The hydrogel polymer of this example is prepared according to the procedure of Example 1 except that 0.025 g of nitroglycerin is substituted for the pilocarpine hydrochloride.
The hydrogel polymer of this example is prepared according to the procedure of Example 1 except that 0.2 g of scopolamine is substituted for the pilocarpine hydrochloride.
In the foregoing there has been provided a detailed description of preferred embodiments of the present invention for the purpose of illustration and not limitation. It is to be understood that all other modifications, ramifications and equivalents obvious to those having skill in the art based on this disclosure are intended to be within the scope of the invention as claimed.
|Patente citada||Fecha de presentación||Fecha de publicación||Solicitante||Título|
|US3220960 *||21 Dic 1960||30 Nov 1965||Wichterle Otto||Cross-linked hydrophilic polymers and articles made therefrom|
|US3496254 *||1 Jul 1965||17 Feb 1970||Ceskoslovenska Akademie Ved||Method of manufacturing soft and flexible contact lenses|
|US3551556 *||6 Ene 1967||29 Dic 1970||Ceskoslovenska Akademie Ved||Carriers for biologically active substances|
|US3557261 *||5 Oct 1967||19 Ene 1971||Ceskoslovenska Akademie Ved||Method of centrifugally casting layered contact lenses|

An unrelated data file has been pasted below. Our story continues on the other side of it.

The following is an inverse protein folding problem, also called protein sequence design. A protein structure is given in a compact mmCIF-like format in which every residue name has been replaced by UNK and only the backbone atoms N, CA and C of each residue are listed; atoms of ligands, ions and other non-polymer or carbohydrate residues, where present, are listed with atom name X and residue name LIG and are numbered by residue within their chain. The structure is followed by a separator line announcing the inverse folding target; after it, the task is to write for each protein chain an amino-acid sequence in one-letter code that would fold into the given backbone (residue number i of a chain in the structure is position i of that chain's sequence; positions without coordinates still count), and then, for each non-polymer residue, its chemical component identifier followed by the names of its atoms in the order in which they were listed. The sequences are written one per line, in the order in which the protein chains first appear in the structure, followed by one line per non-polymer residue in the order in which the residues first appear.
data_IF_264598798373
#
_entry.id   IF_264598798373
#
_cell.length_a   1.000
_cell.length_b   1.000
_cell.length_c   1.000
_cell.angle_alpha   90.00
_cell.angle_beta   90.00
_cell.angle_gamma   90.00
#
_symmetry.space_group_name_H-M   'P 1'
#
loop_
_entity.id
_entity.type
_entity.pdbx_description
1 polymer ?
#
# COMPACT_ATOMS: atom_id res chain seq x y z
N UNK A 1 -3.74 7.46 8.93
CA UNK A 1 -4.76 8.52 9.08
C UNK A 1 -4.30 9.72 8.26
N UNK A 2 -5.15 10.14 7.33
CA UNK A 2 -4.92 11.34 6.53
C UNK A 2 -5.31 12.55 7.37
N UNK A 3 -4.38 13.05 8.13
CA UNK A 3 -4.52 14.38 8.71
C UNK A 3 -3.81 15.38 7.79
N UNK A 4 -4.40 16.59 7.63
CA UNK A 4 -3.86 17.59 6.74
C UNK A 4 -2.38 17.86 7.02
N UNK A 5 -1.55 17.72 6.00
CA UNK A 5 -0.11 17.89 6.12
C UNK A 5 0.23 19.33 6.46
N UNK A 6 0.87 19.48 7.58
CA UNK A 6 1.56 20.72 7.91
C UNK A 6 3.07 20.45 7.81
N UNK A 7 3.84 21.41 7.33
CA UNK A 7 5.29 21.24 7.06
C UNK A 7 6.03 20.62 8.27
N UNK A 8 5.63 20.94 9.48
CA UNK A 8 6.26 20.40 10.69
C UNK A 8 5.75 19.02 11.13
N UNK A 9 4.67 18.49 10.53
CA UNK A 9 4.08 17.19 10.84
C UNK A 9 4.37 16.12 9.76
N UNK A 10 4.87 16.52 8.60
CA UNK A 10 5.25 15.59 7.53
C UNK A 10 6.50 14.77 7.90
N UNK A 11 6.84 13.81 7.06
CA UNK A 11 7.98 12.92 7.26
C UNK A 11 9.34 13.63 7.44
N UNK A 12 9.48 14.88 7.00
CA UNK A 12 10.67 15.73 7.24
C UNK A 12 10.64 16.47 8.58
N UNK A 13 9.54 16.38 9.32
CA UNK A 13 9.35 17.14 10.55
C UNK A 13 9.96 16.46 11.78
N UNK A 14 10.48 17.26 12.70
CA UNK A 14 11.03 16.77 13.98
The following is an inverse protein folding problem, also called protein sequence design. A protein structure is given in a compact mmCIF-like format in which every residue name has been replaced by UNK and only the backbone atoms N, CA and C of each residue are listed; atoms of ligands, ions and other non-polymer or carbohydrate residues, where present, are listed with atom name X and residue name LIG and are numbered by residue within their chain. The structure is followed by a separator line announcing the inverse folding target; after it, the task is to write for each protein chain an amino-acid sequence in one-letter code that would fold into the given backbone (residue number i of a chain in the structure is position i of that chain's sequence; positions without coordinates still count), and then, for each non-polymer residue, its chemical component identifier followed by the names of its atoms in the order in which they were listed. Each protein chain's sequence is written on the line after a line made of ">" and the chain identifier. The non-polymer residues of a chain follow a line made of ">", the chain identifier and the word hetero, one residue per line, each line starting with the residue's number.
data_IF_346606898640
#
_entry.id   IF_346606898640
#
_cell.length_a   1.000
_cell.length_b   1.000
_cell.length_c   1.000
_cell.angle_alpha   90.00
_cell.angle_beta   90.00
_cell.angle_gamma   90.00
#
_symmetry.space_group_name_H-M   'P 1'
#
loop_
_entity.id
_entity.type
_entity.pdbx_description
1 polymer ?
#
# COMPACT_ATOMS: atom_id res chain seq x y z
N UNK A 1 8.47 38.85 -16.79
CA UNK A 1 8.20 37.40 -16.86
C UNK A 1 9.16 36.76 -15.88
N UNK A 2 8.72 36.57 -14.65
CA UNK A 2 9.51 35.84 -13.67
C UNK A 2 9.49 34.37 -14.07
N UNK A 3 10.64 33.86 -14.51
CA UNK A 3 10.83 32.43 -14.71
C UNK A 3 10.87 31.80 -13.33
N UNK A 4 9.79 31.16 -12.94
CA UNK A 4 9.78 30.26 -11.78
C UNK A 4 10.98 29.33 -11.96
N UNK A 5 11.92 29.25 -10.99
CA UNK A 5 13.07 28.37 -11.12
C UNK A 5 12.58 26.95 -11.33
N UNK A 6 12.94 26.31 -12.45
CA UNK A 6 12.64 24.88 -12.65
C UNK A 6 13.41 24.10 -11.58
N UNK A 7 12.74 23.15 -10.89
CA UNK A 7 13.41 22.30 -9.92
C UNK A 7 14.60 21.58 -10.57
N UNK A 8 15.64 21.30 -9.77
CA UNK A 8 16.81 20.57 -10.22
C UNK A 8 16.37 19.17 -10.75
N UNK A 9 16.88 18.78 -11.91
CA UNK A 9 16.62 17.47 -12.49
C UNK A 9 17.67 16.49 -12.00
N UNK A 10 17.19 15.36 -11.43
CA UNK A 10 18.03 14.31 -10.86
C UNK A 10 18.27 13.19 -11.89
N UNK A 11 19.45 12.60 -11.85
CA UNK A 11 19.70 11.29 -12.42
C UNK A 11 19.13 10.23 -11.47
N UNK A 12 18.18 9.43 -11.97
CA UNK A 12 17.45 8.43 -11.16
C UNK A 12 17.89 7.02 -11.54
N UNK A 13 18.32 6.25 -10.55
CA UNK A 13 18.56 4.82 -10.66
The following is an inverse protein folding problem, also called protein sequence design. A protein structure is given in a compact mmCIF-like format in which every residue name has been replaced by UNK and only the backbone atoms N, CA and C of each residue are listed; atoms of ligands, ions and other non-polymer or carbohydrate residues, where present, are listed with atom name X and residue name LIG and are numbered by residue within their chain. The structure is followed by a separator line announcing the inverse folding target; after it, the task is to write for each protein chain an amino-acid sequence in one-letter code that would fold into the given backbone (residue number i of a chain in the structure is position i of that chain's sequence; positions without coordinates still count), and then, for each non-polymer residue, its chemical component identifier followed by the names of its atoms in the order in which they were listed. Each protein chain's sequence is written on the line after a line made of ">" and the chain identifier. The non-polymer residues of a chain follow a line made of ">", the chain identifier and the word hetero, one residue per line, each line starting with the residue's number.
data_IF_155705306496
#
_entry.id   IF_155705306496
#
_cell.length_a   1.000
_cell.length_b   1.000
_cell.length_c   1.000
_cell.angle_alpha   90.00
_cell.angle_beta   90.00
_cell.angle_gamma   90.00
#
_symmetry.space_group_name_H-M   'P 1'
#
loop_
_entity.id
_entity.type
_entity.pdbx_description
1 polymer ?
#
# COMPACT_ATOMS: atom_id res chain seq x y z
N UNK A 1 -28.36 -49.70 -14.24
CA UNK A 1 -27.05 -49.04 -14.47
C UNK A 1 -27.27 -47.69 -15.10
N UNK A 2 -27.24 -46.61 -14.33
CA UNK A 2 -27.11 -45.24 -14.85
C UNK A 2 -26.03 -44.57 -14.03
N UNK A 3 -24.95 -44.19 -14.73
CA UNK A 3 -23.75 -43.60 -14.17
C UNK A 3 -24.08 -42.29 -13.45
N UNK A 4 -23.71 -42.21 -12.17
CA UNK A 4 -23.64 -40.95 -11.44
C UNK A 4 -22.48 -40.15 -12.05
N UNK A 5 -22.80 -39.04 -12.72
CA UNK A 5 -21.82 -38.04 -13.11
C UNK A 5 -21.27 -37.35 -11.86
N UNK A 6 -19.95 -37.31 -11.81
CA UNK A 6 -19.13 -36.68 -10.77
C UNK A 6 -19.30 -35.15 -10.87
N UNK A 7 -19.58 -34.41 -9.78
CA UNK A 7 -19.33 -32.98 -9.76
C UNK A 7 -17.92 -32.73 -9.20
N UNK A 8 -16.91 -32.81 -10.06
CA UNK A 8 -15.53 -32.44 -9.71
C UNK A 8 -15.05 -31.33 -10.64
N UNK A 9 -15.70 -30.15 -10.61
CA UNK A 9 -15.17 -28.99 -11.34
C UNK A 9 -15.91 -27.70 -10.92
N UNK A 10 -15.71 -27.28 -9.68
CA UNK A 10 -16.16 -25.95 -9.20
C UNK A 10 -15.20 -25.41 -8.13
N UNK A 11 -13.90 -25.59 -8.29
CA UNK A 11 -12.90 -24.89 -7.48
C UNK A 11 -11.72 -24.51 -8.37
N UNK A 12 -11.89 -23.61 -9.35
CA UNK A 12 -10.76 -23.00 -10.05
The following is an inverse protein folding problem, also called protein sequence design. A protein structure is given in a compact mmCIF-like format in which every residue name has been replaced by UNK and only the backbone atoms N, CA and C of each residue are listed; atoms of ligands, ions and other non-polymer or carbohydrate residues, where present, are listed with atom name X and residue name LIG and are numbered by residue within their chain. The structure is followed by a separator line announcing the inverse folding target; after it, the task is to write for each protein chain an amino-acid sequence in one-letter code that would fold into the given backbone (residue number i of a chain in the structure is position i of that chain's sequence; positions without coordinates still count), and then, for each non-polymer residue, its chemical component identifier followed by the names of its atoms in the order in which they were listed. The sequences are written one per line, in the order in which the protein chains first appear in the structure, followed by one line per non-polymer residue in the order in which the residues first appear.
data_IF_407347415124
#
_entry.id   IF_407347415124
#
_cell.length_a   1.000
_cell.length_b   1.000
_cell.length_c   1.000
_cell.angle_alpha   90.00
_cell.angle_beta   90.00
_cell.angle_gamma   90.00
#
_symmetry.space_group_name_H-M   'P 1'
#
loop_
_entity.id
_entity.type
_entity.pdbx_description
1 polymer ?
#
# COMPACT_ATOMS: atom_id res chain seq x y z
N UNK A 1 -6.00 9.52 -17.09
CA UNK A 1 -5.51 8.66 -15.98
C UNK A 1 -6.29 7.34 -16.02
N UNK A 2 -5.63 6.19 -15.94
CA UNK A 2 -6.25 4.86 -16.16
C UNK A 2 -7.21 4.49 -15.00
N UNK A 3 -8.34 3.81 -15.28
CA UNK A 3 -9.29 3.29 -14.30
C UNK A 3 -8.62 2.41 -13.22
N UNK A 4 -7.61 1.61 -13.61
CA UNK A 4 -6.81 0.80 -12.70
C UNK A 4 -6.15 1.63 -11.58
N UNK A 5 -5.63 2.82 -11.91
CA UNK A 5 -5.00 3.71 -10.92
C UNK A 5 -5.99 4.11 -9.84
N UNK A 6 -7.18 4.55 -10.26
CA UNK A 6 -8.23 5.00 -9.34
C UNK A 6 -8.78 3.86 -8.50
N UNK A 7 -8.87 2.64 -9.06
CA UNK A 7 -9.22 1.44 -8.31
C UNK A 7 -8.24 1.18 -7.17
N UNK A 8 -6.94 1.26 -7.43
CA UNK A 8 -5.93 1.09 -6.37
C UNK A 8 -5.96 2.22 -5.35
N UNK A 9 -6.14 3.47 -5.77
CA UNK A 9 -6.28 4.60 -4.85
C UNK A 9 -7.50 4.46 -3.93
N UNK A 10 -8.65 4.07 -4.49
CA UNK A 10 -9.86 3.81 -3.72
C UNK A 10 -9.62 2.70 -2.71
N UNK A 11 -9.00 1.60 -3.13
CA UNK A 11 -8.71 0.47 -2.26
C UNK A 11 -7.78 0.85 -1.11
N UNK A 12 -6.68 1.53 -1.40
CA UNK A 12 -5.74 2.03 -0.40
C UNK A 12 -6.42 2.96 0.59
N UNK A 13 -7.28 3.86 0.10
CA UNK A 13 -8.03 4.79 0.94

|US3641237 *||30 Sep 1970||8 Feb 1972||Nat Patent Dev Corp||Zero order release constant elution rate drug dosage|
|US3786812 *||10 Mar 1972||22 Ene 1974||C Neefe||Contact lens for olar drug delivery|
|US3811444 *||27 Dic 1972||21 May 1974||Alza Corp||Bioerodible ocular device|
|US3812071 *||2 Sep 1971||21 May 1974||Akademie Ved||Method of manufacturing hydrogels|
|US3822089 *||7 Oct 1971||2 Jul 1974||Akademie Ved||Contact lens blank or replica made from anhydrous, sparingly cross-linked hydrophilic copolymers|
|US3826258 *||7 Feb 1972||30 Jul 1974||Abraham S||Gradual release medicine carrier|
|US4003991 *||27 Ago 1974||18 Ene 1977||National Patent Development Corporation||Ophthalmic formulation|
|US4143949 *||28 Oct 1976||13 Mar 1979||Bausch & Lomb Incorporated||Process for putting a hydrophilic coating on a hydrophobic contact lens|
|US4152508 *||15 Feb 1978||1 May 1979||Polymer Technology Corporation||Silicone-containing hard contact lens material|
|US4153641 *||21 Feb 1978||8 May 1979||Bausch & Lomb Incorporated||Polysiloxane composition and contact lens|
|US4158089 *||27 Dic 1977||12 Jun 1979||Wesley-Jessen Inc.||Contact lenses of high water content|
|US4182802 *||27 Dic 1977||8 Ene 1980||Samuel Loshaek||Hydrophilic polymers and contact lenses of high water content|
|US4184992 *||3 Nov 1977||22 Ene 1980||Toray Industries, Inc.||Cross-linked alkyl methacrylate-N-vinyllactam polymer composition for use in soft contact lenses|
|US4271143 *||9 May 1979||2 Jun 1981||Alcon Laboratories, Inc.||Sustained release ophthalmic drug dosage|
|US4279795 *||28 Dic 1973||21 Jul 1981||Kuraray Co., Ltd.||Hydrophilic-hydrophobic graft copolymers for self-reinforcing hydrogels|
|US4361689 *||18 Dic 1980||30 Nov 1982||Patel Pravin G||Cross-linked hydrophilic polymers|
|US4436887 *||12 Nov 1981||13 Mar 1984||Bausch & Lomb Incorporated||N-Vinyl lactam based biomedical devices|
|US4440919 *||12 Nov 1981||3 Abr 1984||Bausch & Lomb Incorporated||Low N-vinyl lactam content based biomedical devices|